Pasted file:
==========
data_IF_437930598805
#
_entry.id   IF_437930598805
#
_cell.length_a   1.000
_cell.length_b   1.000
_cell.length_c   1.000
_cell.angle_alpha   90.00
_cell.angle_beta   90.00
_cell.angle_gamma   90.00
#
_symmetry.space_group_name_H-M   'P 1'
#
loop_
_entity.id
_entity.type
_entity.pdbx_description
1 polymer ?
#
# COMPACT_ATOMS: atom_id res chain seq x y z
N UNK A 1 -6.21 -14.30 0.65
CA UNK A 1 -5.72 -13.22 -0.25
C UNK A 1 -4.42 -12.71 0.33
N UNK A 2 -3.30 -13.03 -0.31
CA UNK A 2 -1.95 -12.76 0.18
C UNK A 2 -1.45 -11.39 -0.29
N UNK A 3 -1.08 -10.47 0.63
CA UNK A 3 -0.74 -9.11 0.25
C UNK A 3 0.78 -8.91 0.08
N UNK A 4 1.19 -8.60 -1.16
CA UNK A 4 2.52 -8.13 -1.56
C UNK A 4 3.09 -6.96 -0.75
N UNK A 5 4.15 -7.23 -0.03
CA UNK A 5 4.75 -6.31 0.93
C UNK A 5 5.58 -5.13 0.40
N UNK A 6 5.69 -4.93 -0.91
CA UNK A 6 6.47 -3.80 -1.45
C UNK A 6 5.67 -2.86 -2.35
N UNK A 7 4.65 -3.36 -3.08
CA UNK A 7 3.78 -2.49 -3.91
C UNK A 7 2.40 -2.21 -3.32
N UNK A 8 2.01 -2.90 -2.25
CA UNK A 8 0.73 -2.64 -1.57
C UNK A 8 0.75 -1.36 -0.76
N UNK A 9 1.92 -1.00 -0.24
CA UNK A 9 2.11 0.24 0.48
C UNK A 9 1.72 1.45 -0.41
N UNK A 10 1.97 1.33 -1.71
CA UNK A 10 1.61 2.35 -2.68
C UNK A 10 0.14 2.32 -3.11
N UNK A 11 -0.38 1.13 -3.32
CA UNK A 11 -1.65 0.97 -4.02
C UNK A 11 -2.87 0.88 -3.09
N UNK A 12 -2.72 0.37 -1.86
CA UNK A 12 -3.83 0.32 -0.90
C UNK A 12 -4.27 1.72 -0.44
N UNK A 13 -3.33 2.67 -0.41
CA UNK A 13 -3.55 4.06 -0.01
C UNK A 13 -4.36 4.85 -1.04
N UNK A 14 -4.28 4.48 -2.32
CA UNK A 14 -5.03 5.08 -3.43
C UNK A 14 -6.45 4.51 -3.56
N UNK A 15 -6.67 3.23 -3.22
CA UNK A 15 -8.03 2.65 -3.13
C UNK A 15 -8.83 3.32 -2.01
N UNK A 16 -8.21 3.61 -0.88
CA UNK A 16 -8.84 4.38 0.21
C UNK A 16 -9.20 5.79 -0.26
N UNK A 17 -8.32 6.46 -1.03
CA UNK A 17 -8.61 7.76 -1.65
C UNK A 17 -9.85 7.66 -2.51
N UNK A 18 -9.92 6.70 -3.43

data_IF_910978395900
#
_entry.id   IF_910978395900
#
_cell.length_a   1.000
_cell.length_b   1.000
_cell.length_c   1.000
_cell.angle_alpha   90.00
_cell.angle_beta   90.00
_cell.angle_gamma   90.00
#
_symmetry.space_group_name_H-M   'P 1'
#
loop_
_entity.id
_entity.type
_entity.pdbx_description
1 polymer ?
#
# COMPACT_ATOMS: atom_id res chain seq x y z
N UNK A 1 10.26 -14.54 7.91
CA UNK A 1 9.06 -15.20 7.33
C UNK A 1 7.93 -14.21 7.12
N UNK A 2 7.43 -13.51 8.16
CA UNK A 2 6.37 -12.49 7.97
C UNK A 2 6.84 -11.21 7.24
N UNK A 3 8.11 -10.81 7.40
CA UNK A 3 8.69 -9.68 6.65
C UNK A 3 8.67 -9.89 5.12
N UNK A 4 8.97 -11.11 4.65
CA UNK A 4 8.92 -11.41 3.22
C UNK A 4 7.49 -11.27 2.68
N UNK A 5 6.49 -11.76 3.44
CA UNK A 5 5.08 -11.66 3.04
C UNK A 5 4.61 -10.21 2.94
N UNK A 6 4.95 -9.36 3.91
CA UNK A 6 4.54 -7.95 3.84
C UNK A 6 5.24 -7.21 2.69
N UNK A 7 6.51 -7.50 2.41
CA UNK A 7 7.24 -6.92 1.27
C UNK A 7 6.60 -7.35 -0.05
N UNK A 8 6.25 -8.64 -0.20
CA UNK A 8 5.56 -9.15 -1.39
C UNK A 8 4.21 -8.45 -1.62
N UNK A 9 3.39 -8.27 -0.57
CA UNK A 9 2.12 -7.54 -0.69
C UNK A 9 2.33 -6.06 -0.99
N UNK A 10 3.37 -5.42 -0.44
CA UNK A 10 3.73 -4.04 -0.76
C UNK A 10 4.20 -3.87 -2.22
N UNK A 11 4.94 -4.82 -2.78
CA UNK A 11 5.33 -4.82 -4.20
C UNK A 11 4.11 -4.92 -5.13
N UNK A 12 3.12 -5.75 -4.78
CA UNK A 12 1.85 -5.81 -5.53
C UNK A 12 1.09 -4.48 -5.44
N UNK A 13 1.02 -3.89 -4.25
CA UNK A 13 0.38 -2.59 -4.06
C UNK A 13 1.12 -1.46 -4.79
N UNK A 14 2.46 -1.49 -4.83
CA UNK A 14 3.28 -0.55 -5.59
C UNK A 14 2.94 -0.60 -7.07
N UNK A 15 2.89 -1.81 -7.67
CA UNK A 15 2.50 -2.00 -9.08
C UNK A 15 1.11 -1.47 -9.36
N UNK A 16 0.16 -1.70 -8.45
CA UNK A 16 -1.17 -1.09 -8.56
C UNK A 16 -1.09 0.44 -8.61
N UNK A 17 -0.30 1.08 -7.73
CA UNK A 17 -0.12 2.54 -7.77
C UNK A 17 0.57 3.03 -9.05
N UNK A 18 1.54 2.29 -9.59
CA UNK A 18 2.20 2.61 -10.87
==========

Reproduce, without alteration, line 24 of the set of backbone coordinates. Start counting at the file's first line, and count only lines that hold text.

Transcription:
N UNK A 2 -3.30 -13.03 -0.31